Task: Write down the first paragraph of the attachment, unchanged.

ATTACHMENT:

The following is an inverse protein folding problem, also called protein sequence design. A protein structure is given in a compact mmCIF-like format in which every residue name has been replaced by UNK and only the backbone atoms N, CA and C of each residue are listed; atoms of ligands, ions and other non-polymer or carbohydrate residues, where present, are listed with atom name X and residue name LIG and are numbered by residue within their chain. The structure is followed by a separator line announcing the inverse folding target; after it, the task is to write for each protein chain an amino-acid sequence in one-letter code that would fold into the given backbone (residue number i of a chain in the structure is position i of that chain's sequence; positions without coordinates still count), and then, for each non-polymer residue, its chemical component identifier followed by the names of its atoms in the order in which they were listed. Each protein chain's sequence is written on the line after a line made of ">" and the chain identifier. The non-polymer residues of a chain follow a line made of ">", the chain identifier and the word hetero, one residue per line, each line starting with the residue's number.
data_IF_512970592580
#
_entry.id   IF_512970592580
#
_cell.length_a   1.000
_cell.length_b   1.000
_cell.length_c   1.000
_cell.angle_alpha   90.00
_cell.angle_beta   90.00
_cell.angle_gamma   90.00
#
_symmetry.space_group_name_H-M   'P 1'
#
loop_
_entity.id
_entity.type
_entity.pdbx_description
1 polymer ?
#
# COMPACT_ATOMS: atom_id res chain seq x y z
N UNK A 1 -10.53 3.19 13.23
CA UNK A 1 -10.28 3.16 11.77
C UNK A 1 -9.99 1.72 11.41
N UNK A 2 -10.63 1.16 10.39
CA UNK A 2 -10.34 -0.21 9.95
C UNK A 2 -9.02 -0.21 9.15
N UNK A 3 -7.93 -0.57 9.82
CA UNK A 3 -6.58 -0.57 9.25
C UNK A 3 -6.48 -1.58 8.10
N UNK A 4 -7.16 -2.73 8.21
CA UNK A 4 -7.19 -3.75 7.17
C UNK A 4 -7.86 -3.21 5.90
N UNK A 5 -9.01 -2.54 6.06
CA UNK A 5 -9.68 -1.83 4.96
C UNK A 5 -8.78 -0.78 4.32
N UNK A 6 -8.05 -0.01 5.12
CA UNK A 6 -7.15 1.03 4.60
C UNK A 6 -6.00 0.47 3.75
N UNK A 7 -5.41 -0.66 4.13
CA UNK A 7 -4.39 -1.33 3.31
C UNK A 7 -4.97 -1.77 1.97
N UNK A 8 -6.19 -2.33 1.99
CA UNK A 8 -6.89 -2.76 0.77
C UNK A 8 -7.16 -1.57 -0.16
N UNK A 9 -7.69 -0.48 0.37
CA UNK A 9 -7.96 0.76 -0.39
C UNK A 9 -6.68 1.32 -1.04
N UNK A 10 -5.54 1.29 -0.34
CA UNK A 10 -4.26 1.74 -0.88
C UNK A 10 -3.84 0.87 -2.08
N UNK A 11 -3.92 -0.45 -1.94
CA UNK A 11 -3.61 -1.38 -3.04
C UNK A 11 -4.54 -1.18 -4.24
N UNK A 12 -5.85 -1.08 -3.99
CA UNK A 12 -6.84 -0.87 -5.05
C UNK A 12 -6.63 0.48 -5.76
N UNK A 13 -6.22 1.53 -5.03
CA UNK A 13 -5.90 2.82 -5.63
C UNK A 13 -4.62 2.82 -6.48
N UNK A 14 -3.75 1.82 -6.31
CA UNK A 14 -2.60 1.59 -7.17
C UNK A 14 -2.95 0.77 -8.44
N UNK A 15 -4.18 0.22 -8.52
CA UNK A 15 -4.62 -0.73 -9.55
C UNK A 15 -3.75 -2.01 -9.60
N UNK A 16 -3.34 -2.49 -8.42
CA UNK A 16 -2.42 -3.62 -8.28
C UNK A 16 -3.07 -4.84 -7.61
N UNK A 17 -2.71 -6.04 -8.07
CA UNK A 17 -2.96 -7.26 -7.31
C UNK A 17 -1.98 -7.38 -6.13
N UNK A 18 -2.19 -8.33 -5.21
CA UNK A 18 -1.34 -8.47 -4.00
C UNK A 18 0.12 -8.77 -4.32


The following is an inverse protein folding problem, also called protein sequence design. A protein structure is given in a compact mmCIF-like format in which every residue name has been replaced by UNK and only the backbone atoms N, CA and C of each residue are listed; atoms of ligands, ions and other non-polymer or carbohydrate residues, where present, are listed with atom name X and residue name LIG and are numbered by residue within their chain. The structure is followed by a separator line announcing the inverse folding target; after it, the task is to write for each protein chain an amino-acid sequence in one-letter code that would fold into the given backbone (residue number i of a chain in the structure is position i of that chain's sequence; positions without coordinates still count), and then, for each non-polymer residue, its chemical component identifier followed by the names of its atoms in the order in which they were listed. Each protein chain's sequence is written on the line after a line made of ">" and the chain identifier. The non-polymer residues of a chain follow a line made of ">", the chain identifier and the word hetero, one residue per line, each line starting with the residue's number.